Will there be certain strains of marijuana which will still be illegal?

It seems likely there will be limits on potency determined by state legislators. 

Will this include the CBD products? 

Yes. The ballot proposal specifically allows for possession, processing, cultivating, transporting and transferring of industrial hemp, which is used to produce CBD. Listen to Michigan Radio’s interview with Brady Madden, director of e-commerce for MHR Brands, for more information about CBD. 

Would you be able to cross back and forth into Canada with marijuana on your person?

Nope. US Customs and Border Patrol made that clear after Canada legalized the recreational use of marijuana in November that nothing changed in the federal law. “Although medical and recreational marijuana may be legal in some U.S. states and Canada, the sale, possession, production, and distribution of marijuana or the facilitation of the aforementioned remain illegal under U.S. federal law,” Director of Field Operations Christopher Perry told WDIV in October.

Source: ClickOnDetroit

What You Need to Know About Cannabis Legalization in Canada

The legalization of cannabis is new in Canada. The rules are different depending on where you live, and there is a lot that still remains to be seen as far as how the law will develop. If you have questions about the legalities of cannabis use, consult a lawyer. The following is not legal advice and does not take the place of speaking to a licensed lawyer in your area.

Cannabis has been getting a lot of air time recently, but despite all of the discussion, there are still some unanswered questions. What we know for sure is that the government intended to regulate cannabis use, and has done exactly that. This is why there are so many rules around who, how and where Canadians can use cannabis.


One of the complicating factors is that, although cannabis is legal federally, each province and territory has the ability to make its own rules with respect to many of the ways cannabis is used (such as who can sell it, who can buy it, etc.). In most of the country you have to be 19 years old to buy cannabis, though the age is 18 in Quebec and Alberta. In terms of where to buy it and where you can use it, the rules are different province by province. The good news is that each province and territory has made this information very easily available, and a quick online search for your province will bring up the rules you need to be aware of.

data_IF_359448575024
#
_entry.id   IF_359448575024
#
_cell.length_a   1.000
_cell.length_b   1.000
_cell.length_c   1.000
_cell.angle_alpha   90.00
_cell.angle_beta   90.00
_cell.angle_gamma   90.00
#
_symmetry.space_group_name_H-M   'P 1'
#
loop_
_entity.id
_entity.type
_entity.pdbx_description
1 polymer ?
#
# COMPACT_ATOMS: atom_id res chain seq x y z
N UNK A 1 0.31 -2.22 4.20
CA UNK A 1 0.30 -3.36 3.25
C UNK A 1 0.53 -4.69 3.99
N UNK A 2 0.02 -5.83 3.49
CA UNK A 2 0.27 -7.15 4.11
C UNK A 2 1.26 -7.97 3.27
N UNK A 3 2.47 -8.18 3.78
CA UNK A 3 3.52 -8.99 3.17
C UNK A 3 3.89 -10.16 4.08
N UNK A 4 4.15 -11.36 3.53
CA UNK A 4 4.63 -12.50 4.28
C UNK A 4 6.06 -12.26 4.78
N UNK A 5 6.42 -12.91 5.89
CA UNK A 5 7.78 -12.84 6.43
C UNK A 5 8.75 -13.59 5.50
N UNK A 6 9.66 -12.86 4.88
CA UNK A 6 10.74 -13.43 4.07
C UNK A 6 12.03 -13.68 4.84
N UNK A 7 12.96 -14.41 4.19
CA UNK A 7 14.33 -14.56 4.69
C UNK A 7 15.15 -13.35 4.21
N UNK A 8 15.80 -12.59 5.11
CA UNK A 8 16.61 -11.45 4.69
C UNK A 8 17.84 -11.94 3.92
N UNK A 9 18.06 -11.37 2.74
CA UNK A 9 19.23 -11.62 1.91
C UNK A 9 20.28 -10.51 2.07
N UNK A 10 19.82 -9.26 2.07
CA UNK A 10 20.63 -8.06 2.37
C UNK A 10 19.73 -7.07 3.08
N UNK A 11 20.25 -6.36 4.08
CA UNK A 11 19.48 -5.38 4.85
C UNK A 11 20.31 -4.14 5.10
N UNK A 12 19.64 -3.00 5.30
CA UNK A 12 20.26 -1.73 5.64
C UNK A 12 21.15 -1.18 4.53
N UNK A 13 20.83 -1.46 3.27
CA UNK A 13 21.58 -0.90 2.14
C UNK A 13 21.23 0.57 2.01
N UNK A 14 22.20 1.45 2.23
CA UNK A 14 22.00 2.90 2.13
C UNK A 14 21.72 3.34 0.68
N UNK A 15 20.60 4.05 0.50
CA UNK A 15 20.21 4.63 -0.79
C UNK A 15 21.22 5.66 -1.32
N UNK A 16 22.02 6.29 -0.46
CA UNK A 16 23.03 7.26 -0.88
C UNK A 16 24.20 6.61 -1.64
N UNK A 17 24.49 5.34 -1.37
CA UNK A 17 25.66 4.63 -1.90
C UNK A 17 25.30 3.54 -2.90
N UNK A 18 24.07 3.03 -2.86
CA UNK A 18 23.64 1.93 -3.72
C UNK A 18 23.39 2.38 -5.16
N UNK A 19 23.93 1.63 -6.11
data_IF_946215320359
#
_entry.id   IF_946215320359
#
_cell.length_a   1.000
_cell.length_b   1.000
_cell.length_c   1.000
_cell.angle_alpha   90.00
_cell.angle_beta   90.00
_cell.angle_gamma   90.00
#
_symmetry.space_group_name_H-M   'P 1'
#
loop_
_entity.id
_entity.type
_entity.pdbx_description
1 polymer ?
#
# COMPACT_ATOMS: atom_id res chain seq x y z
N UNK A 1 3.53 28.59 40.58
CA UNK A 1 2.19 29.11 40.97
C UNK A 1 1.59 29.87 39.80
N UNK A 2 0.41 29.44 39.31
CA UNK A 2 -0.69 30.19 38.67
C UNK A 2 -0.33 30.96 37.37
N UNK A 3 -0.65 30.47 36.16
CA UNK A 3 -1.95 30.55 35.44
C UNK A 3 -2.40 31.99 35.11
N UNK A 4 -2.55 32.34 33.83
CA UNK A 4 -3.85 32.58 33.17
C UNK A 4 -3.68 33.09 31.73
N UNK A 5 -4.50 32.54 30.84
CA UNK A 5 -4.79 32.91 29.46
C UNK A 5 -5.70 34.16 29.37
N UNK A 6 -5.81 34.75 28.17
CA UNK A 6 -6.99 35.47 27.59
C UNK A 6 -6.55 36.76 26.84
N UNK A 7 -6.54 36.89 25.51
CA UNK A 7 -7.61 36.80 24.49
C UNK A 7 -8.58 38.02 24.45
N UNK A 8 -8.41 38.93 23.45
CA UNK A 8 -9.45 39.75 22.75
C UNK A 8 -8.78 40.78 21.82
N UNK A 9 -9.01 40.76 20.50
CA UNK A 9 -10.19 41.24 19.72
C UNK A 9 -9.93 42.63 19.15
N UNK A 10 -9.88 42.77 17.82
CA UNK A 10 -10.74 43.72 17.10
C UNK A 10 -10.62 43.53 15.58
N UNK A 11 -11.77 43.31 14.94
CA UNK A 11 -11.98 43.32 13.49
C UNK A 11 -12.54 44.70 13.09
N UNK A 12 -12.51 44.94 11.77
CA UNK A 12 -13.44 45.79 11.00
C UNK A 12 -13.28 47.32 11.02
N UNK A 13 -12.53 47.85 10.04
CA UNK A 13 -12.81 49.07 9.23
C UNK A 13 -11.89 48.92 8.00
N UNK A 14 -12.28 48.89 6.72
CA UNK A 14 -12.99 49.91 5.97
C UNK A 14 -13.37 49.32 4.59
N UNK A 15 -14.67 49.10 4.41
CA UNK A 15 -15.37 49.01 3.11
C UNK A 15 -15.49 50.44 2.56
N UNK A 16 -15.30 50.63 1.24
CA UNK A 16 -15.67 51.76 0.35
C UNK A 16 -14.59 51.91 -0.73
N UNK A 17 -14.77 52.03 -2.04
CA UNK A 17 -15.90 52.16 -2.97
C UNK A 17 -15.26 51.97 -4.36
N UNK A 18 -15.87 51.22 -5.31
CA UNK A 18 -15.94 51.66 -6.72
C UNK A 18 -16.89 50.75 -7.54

The issue gets even more interesting, though, when we consider the fact that there are other sources of rules regarding cannabis besides the federal and provincial governments. For example, your employer or your condo building may have rules that mean you can’t use cannabis even though it is legal.


Employers typically have drug and alcohol policies in effect for their workplaces. Just as an employer would not want you to show up to work if you were drunk, many also don’t want you to be under the influence of cannabis while working. Many employers updated their drug and alcohol policies in anticipation of legalization, and you would have to abide by these rules. The failure to follow the rules could lead to being fired or, depending on the type of work you do, to criminal charges. You should always make sure to understand your employer’s policies and, if you are the employer, to make sure there is clear communication about the rules.


When it comes to apartment or condo living, this is another case where you may not be able to do something that is legally permitted. Many buildings pre-emptively updated their smoking policies to include a ban on cannabis that was formerly applied only to smoking tobacco. In condos and apartments, people are living so close together that it is nearly impossible to prevent smells from traveling. When you factor in different residents’ allergies, health issues, personal sensitivities, etc., the easiest rule is often that tobacco and now cannabis are outright banned. Sometimes medical marijuana users are exempt from the rules and, depending on when the policy came into effect, sometimes existing users are grandfathered until they move out of their unit. But more and more we are seeing complete bans of tobacco, and the rules for cannabis have followed suit.


A note on growing cannabis plants. According to the law in most provinces (not Manitoba or Quebec), recreational cannabis users can have up to four plants per household. However, here again many condos and apartment buildings have disallowed this. Growing can cause flooding, fires and the growth of mould. Many condo insurance policies require a ban on growing, so it is often an easy decision for condo boards. When buying a condo, it is really important to make sure you understand all of the condo rules. If you care about an issue like cannabis use one way or another, you want to make sure you understand if this is something that is permitted or not.